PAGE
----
The bedroom box is surrounded by hidden storage, from the white closet (seen behind the red dog) to built-in drawers. The wooden surface behind the yellow chair can be extended out to create a dining tabletop.
The upper level of the home features a large family room, two guest suites, and a master wing that faces the pond and ocean.
The entertainment box includes built-in shelving and a television mount.
Feng Shui principles have informed the placement of the mirrored surfaces. In the living room, the mirrored panel has been placed so that the tenant can't see himself in the mirror when sitting on the sofa.
A triangular addition with a light box was inserted behind the sofa to align the living space with the angled TV wall.
The living area has been carved out from the space between the yellow kitchen box and the wood-paneled entertainment box.
A large window at the end of the living space lets in ample natural light.
The existing concrete pillars have been left intact and provide an interesting contrast of texture to the renovation's new smooth, glossy surfaces.
Space is maximized in the kitchen thanks to the functional boxes; the fridge and additional storage are built into the bathroom volume on the left.
The centrally located kitchen volume is faced with high-gloss lacquered panels and features a yellow tile backsplash with black artificial stone countertops.
Carstensen painted the body and exterior trim on the garage the same color, in order to "make the house look slightly more modern, without losing character," he said. The color is a discontinued shade, called Evening Canyon, from Behr, that he had mixed at Home Depot.  "I tried so many before landing on this one," he said. "This one ended up being my favorite, because it maintains a nice warm tone all throughout the day. Others would end up either looking too cool (almost navy blue) in direct sunlight, or just look brown."
A view of the new screened porch from the driveway. The light is the Factory Modern No. 6 Outdoor Sconce from Schoolhouse Electric.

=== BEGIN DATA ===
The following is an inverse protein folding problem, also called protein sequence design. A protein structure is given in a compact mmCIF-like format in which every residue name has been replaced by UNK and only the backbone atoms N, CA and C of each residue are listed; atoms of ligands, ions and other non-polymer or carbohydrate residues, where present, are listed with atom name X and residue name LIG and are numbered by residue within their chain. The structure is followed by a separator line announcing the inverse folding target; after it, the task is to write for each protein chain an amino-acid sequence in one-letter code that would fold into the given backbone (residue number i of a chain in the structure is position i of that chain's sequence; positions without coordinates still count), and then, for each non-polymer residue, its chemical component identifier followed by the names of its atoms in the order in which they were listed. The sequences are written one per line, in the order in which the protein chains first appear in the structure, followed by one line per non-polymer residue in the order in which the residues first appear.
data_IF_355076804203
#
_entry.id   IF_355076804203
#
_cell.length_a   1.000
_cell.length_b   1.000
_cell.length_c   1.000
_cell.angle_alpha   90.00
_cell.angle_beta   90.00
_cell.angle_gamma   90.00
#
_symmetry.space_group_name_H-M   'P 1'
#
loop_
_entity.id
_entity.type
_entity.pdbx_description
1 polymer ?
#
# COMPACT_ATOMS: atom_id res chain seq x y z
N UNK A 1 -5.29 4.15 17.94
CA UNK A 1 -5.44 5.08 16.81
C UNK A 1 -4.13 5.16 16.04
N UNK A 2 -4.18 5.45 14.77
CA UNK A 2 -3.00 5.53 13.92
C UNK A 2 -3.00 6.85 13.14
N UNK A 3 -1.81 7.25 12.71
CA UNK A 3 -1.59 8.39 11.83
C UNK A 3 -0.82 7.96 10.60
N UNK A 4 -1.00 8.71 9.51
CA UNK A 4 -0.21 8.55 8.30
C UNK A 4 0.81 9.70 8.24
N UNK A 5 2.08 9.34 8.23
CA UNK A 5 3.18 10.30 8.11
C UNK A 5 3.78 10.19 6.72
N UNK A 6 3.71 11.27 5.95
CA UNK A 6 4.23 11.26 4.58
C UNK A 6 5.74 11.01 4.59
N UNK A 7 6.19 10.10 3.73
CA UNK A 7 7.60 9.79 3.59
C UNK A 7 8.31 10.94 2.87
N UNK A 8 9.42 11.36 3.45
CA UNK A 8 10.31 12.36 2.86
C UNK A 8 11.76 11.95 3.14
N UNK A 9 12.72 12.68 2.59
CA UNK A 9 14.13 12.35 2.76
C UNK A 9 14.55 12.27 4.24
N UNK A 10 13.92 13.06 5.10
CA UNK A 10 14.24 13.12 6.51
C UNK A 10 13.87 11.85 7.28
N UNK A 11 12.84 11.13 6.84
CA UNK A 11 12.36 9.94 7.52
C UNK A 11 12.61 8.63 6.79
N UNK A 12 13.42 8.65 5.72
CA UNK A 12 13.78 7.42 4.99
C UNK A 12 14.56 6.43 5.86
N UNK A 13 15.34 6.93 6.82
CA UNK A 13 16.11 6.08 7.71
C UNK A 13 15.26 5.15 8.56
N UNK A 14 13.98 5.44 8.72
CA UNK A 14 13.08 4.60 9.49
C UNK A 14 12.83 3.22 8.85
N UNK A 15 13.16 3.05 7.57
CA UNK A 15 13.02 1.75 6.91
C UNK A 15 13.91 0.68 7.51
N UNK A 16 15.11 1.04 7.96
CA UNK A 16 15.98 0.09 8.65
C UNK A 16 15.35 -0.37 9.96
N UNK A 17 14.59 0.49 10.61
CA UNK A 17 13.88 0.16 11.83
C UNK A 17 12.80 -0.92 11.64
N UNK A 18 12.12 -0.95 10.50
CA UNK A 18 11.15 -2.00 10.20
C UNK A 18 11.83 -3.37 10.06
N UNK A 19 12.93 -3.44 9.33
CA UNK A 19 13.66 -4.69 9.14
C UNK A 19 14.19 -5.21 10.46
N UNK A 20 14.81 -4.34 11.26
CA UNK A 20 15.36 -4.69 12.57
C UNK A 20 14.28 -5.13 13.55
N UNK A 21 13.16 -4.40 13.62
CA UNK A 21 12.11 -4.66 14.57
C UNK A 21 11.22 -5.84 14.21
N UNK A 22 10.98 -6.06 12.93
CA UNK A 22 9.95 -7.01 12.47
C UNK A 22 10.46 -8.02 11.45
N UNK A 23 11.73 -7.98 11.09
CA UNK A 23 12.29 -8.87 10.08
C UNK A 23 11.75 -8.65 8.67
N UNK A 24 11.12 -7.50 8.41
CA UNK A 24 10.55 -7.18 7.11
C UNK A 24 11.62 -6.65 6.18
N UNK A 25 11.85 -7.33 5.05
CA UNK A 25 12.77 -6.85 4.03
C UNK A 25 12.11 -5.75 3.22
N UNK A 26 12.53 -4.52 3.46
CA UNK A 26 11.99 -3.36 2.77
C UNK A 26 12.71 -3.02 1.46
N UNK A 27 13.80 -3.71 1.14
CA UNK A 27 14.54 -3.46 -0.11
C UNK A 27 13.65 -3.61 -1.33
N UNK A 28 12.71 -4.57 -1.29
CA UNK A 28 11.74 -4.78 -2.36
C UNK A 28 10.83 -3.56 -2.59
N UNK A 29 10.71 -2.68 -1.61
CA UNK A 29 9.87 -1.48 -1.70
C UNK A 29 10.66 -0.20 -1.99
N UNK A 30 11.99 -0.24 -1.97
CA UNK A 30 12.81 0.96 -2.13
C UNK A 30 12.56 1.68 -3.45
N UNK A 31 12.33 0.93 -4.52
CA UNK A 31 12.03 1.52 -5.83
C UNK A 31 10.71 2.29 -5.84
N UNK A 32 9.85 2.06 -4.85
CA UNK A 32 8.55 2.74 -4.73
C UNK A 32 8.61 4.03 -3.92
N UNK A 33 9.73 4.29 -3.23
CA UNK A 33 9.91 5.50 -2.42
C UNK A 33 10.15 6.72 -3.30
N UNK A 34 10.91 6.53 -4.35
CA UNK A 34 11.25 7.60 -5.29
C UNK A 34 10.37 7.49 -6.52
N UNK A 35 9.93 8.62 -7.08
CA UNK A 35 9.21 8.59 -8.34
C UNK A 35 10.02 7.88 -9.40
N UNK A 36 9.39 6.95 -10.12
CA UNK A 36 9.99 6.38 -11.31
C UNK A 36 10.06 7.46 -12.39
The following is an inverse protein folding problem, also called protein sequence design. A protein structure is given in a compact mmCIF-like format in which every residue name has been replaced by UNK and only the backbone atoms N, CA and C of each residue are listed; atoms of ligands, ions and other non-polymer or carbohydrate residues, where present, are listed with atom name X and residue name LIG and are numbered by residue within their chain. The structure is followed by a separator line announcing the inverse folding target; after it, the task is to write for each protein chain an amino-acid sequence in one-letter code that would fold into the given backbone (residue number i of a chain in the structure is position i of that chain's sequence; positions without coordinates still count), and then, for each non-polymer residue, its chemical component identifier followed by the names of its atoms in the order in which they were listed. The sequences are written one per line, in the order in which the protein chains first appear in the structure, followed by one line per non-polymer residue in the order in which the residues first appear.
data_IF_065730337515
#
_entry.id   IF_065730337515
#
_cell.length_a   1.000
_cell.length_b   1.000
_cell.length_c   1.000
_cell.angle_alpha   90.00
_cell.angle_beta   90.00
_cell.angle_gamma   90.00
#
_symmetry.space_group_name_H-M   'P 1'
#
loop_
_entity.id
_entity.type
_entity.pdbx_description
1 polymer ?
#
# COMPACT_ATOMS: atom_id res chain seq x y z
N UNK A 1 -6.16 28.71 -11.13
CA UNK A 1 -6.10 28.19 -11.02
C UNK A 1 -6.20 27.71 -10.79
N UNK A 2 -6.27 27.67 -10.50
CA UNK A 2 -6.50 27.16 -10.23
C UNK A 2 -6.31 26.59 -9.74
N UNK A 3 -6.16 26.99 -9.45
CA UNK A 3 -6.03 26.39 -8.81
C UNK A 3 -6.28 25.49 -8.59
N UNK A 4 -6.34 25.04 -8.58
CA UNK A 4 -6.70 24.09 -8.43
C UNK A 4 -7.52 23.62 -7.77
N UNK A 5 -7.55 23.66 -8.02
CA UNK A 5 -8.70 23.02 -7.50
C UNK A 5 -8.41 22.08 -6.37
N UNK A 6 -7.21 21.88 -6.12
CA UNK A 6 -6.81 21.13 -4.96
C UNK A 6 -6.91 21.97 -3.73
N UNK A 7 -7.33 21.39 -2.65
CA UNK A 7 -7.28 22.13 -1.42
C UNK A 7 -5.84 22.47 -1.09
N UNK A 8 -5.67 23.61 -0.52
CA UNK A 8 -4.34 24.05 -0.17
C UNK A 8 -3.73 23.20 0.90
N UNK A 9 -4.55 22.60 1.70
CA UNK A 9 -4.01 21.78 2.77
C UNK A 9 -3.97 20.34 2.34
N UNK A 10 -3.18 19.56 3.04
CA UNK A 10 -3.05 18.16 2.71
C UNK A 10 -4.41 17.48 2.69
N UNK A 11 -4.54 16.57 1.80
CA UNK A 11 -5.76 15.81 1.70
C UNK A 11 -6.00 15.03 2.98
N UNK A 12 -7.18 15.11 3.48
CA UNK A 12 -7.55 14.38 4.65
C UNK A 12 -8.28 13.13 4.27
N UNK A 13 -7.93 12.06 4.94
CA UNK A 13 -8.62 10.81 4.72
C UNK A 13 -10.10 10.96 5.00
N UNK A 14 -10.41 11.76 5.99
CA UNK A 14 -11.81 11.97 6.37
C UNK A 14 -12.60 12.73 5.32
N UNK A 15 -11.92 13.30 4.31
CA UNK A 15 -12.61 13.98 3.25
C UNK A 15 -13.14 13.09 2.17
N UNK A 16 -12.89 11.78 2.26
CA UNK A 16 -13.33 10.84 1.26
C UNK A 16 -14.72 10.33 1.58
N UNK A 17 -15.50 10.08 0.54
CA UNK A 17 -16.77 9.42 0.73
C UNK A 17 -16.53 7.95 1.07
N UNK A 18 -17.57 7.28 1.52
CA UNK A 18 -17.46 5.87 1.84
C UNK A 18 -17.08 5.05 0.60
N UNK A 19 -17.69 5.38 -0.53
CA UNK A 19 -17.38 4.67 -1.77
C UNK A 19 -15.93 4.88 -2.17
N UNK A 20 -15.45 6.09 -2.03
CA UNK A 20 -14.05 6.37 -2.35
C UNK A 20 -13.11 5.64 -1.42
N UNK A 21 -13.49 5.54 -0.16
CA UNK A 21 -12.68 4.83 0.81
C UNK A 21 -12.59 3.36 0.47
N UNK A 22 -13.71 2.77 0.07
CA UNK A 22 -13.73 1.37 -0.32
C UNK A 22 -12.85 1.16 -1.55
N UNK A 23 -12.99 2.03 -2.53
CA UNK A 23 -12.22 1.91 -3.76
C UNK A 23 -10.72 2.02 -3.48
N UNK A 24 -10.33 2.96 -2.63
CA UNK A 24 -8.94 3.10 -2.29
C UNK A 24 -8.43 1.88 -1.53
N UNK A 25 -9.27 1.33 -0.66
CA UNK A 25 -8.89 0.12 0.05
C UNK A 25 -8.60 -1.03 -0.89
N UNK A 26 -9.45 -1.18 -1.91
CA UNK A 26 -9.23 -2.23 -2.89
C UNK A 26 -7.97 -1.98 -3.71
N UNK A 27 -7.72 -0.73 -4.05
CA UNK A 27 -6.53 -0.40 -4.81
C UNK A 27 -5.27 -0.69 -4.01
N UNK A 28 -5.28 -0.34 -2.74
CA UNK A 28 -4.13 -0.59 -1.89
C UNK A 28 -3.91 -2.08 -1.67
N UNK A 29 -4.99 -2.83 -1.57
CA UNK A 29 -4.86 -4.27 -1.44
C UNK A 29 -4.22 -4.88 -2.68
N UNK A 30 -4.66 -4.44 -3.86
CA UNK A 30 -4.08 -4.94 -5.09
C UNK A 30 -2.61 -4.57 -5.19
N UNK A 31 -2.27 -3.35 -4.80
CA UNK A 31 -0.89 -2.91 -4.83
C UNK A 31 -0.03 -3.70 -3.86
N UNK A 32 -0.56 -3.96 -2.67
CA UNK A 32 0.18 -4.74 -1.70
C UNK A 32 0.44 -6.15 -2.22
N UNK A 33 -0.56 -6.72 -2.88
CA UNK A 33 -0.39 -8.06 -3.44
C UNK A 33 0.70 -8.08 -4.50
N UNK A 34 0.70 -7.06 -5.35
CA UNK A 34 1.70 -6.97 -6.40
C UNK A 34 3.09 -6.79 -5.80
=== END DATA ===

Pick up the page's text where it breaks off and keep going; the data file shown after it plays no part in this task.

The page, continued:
The updated deck got a new eating area.
Carstensen updated the deck, replacing the vertical posts with screen to create a more open feeling.
The screened porch is just a few steps from the back door and deck, making for easy circulation between the different areas.
The new dividing wall was sheathed in sanded pine plywood and includes a door for easy access to the other side of the garage.
Carstensen purchased the vintage Malm fireplace in Los Angeles on a work trip and had it shipped to Portland. He's hoping to install it in time for the fall season. The interior of the porch is outfitted with a mix of furnishings, both vintage and new. The rug, shelf unit, and loveseat are all from the locally-based Schoolhouse Electric, as are the ceiling lights: Factory Light No. 7 in Green.
Carstensen landscaped the backyard and added a simple firepit circle with chairs. This seating area merges easily with the new screened porch.
The compact, 54-square-foot kitchen is equipped with an induction cooktop (no gas used). The countertops are Create Stone's White Quartz made with 72-percent post-industrial waste.
Double-glazed windows open the home up to the permaculture garden outside and northern sunlight. The kitchen is visible from nearly every room in the home.
Refurbished vintage copper pendant lights hang above the kitchen’s handmade Manuka honey-colored tiles.
A view from the lounge into the converted study furnished with a vintage midcentury sideboard.
Handmade fish-scale tiles line the wall over the bath.
The main bathroom was remodeled and enlarged. Instead of chrome, Megan opted for hardware with a soft pewter finish.
An art deco drinks trolley was repurposed as a bathroom vanity. All fixtures are low-flow.
A gas space heater provides zoned heating in the extension; recycled deco double doors can be closed to contain heat in the lounge.
Locally made furnishings were used throughout. The living room is furnished with a second-hand Jardan couch, a copper and teak coffee table and artwork from various Australian artists. The cushions were made with custom printed fabrics from Ink and Spindle.

Dive into Dwell's photo archive of spectacular modern homes that embody great design. From midcentury gems to prefabricated units to eye-opening renovations, these inspirational projects are elegant responses to the site and the client's needs. Here, you'll find ideas for every room in the house, whether it be kitchen, bath, bedroom, living, or dining—and beyond.